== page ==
The freediver dives to depth with a monofin. You can touch the cable with your hands only at the time of the turn. Mentioned in the name of the discipline “constant weight” means that the freediver emerges with the same weight of the load with which he dived (unlike, for example, Ama divers, who leave a stone at a depth to help them dive).

The record in this discipline for men belongs to Alexei Molchanov (130 meters), and for women – Alessia Dzekkini (107 meters).

3. Constant Weight Bifins (CWT Bifins)

Since the technique and speed of swimming in bilasts is significantly different from diving with a monofin, since 2019, diving with fins is a separate discipline.

Records in this discipline belong to Alexey Molchanov (110 meters) and Alenka Artnik (92 meters).

4. Constant Weight No Fins (CNF) dive

Diving along the cable only using the strength of your own muscles. Freedivers usually use the underwater breaststroke as an economical and efficient – due to long glide – swimming style.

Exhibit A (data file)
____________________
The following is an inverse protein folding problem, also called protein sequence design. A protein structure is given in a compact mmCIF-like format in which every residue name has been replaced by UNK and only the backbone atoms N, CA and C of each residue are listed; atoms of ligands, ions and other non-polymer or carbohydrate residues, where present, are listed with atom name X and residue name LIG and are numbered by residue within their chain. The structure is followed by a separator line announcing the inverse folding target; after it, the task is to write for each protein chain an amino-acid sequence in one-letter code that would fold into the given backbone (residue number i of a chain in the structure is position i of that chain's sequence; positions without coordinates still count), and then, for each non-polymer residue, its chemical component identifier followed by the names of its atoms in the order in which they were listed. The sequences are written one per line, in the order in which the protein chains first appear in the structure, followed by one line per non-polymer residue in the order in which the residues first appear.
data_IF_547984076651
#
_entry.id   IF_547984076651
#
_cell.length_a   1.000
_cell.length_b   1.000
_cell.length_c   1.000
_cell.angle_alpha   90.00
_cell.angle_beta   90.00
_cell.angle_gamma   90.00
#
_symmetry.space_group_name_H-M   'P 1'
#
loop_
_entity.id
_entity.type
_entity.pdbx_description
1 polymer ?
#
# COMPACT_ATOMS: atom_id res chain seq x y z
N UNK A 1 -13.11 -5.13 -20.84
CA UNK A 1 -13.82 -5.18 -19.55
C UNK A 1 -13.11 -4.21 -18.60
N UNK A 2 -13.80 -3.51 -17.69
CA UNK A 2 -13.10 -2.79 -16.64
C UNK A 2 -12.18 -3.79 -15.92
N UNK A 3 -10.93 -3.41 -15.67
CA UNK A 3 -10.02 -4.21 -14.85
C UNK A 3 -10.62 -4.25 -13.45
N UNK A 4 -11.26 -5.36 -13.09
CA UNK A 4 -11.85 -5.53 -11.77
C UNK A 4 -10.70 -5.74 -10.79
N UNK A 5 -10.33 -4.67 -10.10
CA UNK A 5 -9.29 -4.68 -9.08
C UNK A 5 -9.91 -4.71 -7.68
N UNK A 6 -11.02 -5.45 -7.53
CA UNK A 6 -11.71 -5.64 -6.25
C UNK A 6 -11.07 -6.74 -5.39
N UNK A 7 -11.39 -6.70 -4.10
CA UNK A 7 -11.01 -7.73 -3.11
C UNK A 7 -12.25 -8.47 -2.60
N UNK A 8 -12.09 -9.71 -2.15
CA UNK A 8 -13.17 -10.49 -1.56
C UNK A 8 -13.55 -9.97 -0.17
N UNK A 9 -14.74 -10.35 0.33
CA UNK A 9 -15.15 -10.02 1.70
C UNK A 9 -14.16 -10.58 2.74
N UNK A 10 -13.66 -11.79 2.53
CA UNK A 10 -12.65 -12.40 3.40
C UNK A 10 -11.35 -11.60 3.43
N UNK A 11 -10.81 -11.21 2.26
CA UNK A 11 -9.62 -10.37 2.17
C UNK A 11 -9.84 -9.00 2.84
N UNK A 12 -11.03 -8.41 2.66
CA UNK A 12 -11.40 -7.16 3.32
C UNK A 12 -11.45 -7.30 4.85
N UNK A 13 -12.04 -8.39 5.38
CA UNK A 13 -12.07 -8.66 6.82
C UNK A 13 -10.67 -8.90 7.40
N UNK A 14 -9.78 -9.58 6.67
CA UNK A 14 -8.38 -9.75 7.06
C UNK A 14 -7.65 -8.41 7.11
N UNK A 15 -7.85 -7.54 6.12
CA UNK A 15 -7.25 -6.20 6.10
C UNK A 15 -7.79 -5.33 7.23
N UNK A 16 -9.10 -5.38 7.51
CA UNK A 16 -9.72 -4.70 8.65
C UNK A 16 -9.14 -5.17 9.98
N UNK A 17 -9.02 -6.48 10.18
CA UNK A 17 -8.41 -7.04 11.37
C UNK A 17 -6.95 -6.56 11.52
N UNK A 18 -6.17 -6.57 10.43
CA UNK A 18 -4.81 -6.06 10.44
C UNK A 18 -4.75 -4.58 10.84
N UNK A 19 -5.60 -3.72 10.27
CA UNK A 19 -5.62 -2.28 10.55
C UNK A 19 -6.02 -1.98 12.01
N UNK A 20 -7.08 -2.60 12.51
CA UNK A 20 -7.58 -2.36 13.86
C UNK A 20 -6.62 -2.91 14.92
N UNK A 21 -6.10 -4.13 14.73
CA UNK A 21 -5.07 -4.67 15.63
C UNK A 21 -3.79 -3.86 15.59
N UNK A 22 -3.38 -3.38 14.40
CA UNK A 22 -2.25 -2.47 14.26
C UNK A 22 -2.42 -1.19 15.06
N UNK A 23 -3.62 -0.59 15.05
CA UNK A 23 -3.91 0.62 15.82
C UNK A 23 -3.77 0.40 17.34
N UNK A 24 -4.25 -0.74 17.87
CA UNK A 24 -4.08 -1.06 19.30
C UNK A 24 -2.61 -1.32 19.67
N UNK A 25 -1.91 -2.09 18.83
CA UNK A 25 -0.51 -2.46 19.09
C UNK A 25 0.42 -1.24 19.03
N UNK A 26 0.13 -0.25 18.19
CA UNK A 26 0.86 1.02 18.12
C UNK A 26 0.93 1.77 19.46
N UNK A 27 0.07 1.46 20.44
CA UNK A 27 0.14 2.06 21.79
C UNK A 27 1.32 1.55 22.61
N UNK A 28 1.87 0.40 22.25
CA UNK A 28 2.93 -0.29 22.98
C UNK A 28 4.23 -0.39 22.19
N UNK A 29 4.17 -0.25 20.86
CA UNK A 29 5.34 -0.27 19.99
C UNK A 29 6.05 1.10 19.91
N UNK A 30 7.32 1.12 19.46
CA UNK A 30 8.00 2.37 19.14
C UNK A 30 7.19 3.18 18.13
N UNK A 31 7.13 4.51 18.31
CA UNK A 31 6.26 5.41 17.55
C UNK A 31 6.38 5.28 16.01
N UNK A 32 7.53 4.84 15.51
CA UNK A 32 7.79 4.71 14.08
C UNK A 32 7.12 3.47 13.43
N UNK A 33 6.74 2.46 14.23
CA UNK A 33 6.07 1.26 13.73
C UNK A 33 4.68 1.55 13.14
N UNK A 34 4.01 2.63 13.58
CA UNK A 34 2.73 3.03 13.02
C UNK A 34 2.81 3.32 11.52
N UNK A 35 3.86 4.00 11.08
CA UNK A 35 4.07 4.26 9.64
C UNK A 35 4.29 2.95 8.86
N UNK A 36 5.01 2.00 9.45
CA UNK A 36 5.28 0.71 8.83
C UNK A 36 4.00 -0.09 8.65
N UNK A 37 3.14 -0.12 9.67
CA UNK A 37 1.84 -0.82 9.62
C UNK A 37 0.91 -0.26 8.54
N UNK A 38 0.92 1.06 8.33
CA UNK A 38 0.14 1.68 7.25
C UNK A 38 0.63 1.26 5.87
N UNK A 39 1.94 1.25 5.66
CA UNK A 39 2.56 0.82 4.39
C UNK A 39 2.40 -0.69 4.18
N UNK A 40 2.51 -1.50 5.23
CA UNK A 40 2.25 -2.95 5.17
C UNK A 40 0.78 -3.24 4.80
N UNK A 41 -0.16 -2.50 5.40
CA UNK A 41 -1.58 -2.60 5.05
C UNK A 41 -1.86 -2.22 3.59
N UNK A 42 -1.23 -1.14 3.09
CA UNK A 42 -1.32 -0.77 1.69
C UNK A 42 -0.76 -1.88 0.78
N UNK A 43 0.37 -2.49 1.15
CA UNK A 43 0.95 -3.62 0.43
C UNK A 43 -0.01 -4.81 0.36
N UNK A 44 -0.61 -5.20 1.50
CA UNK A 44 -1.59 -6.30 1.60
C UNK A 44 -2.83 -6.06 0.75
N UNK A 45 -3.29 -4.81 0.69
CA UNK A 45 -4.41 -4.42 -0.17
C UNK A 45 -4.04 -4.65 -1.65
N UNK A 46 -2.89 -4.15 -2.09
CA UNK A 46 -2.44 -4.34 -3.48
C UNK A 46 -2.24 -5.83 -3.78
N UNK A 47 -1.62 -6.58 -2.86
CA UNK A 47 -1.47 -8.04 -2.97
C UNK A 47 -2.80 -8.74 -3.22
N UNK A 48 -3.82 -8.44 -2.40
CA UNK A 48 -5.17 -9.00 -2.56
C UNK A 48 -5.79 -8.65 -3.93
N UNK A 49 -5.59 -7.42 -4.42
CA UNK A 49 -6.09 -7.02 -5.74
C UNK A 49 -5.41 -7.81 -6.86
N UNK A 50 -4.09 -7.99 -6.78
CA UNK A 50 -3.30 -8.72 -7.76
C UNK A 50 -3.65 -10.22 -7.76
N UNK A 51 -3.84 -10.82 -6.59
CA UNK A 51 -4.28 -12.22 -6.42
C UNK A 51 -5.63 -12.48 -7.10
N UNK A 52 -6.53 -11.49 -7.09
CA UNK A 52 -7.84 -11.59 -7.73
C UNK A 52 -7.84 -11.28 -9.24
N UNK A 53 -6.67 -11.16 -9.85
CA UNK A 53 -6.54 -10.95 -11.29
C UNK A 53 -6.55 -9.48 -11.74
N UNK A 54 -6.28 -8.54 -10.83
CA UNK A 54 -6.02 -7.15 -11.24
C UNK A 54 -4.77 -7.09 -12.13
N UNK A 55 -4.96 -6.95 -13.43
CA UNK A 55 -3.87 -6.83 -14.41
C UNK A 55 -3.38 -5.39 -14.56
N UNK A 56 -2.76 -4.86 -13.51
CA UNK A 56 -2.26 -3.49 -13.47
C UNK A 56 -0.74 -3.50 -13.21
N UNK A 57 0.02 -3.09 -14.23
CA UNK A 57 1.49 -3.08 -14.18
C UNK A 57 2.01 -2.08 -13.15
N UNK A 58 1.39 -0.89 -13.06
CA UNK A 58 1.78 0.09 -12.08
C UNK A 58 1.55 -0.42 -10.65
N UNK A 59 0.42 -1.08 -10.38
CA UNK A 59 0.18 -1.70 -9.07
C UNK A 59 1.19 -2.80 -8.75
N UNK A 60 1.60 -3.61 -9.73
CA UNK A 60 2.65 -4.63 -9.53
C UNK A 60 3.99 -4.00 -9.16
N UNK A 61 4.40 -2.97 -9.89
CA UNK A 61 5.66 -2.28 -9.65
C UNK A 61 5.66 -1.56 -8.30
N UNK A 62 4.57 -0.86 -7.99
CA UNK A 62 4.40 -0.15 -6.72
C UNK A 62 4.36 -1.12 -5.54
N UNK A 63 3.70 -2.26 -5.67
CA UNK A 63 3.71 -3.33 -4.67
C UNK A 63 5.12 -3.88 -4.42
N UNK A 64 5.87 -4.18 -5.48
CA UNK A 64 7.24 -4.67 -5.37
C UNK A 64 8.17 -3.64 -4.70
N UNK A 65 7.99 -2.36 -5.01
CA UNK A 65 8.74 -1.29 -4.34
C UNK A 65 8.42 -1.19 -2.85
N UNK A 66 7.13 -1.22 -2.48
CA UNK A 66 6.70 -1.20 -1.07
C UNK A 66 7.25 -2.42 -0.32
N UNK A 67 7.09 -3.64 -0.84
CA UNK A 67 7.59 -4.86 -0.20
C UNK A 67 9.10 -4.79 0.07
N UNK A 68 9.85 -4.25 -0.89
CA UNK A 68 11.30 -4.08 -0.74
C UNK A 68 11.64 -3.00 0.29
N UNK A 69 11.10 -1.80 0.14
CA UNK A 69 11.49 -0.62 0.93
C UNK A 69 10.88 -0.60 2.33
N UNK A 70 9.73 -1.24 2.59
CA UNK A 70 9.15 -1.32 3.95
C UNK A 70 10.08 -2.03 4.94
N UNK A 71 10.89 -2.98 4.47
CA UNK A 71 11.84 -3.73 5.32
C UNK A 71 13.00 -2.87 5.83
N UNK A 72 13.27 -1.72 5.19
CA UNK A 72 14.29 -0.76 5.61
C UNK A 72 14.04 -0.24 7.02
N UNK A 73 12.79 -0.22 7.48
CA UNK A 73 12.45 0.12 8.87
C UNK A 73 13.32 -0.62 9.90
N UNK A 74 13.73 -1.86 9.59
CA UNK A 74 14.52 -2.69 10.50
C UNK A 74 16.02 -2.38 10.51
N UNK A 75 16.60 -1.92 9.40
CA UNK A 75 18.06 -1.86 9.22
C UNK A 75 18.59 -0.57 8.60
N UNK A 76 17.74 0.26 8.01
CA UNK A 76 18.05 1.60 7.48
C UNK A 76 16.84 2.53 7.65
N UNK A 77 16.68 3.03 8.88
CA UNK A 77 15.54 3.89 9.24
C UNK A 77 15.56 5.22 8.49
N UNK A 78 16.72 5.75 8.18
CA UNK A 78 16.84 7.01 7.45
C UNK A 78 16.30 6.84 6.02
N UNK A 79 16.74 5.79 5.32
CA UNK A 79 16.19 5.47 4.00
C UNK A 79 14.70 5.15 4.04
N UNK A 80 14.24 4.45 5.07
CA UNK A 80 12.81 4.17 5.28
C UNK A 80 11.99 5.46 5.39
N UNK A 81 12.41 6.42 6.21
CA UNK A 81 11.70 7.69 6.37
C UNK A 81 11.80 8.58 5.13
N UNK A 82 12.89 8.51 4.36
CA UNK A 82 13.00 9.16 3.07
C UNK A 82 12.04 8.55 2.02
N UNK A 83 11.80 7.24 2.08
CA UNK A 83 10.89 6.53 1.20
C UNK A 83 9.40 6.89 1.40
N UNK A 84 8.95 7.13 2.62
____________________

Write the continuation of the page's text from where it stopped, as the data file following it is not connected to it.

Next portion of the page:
The record in this discipline among men belongs to William Truberidge (102 meters), and among women Alessia Zekchini (73 meters).

5. Variable Weight Dive (VWT)

The freediver dives with the help of an additional weight, which he leaves at depth, and, pulling himself up by the cable or using fins, rises to the surface. Due to the increased danger (with variable weight you can dive far beyond your usual depths), there are no competitions in this discipline, but records are set, the organization of which has very strict technical requirements.